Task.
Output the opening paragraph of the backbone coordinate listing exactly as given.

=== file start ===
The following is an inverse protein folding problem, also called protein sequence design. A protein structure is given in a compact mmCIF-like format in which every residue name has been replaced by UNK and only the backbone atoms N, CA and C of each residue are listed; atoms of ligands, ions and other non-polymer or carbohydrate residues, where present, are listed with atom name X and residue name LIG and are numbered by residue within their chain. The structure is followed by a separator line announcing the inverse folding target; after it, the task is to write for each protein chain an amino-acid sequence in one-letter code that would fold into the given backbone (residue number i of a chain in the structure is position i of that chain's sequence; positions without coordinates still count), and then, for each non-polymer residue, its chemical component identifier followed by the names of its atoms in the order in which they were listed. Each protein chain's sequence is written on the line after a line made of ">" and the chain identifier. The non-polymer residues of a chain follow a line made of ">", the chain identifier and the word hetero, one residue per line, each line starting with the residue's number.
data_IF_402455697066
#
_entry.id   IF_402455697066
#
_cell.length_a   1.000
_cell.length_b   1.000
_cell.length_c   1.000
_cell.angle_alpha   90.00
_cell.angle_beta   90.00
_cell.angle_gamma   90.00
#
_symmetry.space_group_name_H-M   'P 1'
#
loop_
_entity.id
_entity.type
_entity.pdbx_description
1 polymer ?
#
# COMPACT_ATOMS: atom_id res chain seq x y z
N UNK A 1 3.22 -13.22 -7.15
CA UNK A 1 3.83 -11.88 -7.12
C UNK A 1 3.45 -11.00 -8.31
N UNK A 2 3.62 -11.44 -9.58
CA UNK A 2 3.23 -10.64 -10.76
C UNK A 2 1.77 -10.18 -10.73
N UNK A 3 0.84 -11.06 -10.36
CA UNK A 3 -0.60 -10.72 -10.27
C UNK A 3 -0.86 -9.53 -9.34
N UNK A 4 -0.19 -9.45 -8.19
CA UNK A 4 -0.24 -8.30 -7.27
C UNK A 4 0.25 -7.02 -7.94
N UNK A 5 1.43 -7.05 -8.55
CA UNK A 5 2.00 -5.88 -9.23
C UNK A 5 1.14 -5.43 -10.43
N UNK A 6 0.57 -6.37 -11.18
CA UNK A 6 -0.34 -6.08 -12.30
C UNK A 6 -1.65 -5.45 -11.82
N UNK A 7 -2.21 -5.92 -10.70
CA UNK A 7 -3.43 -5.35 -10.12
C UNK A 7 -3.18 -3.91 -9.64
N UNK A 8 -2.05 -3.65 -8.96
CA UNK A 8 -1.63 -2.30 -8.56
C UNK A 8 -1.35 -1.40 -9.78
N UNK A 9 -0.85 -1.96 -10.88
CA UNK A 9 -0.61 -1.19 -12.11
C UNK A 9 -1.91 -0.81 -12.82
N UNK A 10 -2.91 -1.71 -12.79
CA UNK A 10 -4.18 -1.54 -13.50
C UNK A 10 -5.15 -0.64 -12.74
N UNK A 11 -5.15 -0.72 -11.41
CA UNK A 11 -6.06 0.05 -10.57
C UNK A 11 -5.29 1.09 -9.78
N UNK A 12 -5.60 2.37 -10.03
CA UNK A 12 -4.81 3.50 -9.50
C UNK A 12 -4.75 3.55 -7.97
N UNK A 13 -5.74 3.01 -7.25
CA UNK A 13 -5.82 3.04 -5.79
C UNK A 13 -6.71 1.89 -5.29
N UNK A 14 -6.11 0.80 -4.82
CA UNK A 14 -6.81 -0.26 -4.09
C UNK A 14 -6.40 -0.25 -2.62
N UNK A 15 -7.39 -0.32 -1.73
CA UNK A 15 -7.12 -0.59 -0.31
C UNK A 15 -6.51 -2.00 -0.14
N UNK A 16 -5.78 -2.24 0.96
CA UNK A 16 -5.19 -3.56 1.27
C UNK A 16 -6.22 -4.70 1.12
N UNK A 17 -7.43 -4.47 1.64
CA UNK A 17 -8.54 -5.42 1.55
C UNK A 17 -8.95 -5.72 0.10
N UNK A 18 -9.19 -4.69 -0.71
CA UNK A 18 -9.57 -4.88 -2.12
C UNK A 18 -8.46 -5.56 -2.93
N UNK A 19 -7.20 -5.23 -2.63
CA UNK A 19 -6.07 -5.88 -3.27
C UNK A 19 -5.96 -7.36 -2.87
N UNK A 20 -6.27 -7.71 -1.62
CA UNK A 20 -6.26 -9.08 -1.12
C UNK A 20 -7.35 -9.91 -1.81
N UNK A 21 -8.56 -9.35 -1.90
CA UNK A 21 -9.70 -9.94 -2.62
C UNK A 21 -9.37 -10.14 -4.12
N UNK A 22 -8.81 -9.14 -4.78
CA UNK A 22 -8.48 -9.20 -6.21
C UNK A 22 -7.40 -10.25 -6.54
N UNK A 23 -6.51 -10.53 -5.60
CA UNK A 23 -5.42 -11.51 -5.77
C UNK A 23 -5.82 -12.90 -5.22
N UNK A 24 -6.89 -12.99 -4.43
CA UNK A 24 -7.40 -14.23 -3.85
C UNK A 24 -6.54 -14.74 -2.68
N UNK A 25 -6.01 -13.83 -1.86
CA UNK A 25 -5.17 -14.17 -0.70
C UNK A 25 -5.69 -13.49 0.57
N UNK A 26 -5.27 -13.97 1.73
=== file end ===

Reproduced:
The following is an inverse protein folding problem, also called protein sequence design. A protein structure is given in a compact mmCIF-like format in which every residue name has been replaced by UNK and only the backbone atoms N, CA and C of each residue are listed; atoms of ligands, ions and other non-polymer or carbohydrate residues, where present, are listed with atom name X and residue name LIG and are numbered by residue within their chain. The structure is followed by a separator line announcing the inverse folding target; after it, the task is to write for each protein chain an amino-acid sequence in one-letter code that would fold into the given backbone (residue number i of a chain in the structure is position i of that chain's sequence; positions without coordinates still count), and then, for each non-polymer residue, its chemical component identifier followed by the names of its atoms in the order in which they were listed. Each protein chain's sequence is written on the line after a line made of ">" and the chain identifier. The non-polymer residues of a chain follow a line made of ">", the chain identifier and the word hetero, one residue per line, each line starting with the residue's number.